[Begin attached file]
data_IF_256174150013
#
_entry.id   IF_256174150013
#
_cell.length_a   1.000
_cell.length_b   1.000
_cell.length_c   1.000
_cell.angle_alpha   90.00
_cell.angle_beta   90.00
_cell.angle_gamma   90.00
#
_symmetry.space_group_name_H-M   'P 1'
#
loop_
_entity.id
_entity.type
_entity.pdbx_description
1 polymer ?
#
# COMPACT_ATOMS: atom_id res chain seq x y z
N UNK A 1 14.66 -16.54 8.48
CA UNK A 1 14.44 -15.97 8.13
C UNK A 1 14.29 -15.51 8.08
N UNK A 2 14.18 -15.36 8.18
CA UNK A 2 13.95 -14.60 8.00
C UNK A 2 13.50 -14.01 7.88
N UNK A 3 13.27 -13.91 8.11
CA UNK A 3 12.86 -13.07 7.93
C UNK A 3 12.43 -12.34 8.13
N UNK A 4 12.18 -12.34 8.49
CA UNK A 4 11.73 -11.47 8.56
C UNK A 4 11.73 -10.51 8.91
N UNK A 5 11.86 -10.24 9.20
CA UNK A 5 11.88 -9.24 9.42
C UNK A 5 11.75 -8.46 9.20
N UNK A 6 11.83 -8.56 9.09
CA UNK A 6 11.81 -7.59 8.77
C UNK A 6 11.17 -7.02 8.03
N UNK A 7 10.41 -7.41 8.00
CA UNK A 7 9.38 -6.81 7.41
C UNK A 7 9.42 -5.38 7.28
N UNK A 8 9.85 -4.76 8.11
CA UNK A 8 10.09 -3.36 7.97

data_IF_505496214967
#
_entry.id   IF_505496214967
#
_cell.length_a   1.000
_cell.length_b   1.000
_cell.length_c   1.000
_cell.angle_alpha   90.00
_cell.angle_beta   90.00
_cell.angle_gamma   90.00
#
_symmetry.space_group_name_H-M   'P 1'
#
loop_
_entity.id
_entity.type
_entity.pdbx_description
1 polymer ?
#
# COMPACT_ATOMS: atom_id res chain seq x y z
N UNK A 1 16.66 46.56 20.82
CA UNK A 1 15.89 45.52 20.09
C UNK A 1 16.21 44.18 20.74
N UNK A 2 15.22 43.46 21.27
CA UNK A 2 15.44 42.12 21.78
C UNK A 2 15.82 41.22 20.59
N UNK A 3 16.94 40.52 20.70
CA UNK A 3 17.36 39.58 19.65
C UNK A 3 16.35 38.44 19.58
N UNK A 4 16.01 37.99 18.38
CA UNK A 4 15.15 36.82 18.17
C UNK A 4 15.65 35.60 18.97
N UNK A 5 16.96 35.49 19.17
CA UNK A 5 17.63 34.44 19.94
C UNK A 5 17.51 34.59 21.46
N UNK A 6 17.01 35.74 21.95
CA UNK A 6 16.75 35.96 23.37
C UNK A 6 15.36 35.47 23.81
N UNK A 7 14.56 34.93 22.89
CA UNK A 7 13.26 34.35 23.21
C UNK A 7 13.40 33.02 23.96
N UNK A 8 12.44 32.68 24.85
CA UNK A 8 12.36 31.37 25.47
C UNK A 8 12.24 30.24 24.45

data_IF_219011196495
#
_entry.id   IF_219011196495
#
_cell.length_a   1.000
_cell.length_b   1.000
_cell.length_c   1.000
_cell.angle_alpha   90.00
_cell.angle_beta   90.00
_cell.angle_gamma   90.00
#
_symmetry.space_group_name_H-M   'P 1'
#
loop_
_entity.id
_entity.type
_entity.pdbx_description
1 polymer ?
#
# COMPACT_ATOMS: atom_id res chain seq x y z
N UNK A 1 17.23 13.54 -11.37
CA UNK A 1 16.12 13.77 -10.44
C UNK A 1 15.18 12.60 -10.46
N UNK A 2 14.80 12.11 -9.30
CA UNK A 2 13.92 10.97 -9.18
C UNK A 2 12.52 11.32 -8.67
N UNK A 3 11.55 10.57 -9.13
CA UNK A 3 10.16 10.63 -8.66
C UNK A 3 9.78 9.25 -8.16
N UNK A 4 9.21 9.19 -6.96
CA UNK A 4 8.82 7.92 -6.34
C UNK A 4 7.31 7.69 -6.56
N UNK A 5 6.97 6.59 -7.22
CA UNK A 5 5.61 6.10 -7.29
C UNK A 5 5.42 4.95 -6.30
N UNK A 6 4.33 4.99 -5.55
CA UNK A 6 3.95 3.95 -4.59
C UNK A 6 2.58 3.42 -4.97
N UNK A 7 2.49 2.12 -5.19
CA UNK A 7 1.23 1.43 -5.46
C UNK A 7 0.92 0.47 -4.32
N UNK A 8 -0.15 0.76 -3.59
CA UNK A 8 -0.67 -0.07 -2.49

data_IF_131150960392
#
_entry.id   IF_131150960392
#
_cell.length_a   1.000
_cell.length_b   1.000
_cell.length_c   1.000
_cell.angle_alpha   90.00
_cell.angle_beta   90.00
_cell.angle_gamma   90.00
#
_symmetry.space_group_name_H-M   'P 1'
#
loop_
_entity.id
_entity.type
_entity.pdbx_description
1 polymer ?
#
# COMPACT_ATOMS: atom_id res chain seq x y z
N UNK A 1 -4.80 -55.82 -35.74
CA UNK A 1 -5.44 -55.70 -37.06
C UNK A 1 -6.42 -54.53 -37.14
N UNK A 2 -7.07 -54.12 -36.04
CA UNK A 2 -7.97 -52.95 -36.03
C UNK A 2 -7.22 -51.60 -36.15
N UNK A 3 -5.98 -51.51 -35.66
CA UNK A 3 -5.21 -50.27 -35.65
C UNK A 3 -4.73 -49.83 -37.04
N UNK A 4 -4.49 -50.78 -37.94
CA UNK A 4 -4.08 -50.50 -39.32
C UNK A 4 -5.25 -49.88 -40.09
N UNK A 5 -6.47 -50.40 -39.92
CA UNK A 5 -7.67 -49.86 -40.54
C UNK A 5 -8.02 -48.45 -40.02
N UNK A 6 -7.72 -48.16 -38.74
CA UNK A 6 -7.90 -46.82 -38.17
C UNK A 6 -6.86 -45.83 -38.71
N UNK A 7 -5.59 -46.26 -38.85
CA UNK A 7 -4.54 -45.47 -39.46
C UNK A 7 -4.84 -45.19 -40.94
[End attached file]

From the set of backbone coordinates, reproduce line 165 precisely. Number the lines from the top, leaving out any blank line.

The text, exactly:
C UNK A 5 -8.02 -48.45 -40.02